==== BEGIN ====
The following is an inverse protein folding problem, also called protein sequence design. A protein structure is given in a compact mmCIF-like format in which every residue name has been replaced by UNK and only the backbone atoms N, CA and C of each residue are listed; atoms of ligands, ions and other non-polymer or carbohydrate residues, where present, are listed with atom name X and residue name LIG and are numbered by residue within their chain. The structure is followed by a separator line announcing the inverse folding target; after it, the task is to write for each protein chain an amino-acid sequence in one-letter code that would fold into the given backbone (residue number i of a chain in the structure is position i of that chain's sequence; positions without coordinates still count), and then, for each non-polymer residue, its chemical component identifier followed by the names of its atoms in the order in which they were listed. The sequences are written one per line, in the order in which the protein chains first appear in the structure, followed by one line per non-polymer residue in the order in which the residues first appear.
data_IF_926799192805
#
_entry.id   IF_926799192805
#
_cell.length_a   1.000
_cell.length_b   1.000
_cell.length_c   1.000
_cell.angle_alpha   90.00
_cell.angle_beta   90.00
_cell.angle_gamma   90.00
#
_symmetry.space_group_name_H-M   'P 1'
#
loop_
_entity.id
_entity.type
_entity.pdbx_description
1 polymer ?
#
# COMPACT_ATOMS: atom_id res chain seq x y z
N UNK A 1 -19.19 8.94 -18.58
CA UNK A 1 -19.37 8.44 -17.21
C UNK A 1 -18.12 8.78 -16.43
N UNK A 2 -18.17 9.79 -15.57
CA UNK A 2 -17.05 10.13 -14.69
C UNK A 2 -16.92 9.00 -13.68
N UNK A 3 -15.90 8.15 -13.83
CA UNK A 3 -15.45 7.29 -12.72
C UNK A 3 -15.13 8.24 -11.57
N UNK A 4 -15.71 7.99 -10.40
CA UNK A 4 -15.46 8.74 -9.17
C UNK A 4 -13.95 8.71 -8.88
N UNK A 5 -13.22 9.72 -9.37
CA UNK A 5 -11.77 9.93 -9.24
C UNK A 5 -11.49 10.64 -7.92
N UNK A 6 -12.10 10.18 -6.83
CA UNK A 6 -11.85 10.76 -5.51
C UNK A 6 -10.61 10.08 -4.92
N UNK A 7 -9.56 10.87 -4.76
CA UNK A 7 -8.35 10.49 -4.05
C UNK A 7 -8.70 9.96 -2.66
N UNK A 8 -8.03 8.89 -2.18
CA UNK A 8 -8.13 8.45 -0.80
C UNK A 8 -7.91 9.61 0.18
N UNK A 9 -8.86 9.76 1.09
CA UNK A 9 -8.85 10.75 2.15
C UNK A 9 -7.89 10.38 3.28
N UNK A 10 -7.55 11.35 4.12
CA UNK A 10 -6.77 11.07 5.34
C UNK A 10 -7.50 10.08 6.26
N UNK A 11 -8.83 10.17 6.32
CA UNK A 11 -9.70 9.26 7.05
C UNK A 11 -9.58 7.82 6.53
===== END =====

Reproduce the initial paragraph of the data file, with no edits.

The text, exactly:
The following is an inverse protein folding problem, also called protein sequence design. A protein structure is given in a compact mmCIF-like format in which every residue name has been replaced by UNK and only the backbone atoms N, CA and C of each residue are listed; atoms of ligands, ions and other non-polymer or carbohydrate residues, where present, are listed with atom name X and residue name LIG and are numbered by residue within their chain. The structure is followed by a separator line announcing the inverse folding target; after it, the task is to write for each protein chain an amino-acid sequence in one-letter code that would fold into the given backbone (residue number i of a chain in the structure is position i of that chain's sequence; positions without coordinates still count), and then, for each non-polymer residue, its chemical component identifier followed by the names of its atoms in the order in which they were listed. The sequences are written one per line, in the order in which the protein chains first appear in the structure, followed by one line per non-polymer residue in the order in which the residues first appear.